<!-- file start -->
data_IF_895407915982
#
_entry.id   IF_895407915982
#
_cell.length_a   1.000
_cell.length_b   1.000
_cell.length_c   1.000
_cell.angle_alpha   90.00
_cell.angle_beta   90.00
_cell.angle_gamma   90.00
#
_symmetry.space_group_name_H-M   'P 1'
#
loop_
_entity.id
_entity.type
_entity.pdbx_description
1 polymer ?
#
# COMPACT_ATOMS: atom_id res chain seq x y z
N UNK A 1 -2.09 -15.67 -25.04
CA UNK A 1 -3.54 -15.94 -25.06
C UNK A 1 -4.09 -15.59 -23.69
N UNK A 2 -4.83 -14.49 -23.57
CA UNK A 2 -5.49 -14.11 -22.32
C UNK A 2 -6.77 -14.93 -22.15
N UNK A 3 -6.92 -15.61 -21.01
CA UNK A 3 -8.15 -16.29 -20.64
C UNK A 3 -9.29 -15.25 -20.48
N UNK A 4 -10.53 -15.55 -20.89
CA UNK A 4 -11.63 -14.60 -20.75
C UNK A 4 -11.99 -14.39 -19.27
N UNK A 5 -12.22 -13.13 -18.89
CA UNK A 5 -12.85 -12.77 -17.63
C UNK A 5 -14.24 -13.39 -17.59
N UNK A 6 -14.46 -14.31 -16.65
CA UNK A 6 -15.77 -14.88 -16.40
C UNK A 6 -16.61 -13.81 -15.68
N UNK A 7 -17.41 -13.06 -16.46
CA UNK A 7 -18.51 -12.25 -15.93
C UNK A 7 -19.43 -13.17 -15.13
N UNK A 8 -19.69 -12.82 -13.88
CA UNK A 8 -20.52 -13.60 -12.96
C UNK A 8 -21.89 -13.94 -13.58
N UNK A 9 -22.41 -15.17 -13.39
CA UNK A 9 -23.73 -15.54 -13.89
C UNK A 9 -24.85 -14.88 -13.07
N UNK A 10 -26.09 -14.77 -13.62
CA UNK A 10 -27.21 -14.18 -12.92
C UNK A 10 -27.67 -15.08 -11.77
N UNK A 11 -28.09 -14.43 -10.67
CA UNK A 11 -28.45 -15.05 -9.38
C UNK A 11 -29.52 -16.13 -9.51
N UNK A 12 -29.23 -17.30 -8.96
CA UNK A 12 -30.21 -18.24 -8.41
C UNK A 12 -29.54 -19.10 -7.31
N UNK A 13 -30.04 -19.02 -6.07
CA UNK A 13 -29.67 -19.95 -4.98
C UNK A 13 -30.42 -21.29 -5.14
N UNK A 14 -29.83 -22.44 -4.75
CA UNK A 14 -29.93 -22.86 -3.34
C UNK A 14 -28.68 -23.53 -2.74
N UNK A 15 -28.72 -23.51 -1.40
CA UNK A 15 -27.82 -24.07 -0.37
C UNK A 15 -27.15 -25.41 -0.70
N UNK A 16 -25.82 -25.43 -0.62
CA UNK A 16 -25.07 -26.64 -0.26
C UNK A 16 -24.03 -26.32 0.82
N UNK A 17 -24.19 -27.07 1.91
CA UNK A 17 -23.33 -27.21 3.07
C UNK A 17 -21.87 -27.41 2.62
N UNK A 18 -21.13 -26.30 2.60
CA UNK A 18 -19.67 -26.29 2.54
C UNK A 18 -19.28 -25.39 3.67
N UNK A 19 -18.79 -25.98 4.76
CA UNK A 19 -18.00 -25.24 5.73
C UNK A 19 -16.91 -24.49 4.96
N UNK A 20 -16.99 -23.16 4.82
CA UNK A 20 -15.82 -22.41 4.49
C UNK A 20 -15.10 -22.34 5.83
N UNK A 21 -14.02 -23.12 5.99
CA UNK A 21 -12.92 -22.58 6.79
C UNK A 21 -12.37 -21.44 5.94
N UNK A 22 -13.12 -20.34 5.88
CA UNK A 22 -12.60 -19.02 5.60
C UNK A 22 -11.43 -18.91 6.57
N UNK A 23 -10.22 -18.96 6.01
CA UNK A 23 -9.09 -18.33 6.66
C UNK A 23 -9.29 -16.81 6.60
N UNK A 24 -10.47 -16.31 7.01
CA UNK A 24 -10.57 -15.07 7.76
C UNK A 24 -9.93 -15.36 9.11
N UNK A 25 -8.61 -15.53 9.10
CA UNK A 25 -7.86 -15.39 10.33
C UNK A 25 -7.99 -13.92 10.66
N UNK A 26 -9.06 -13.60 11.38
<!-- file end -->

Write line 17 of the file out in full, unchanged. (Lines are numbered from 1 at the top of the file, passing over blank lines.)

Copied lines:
_entity.pdbx_description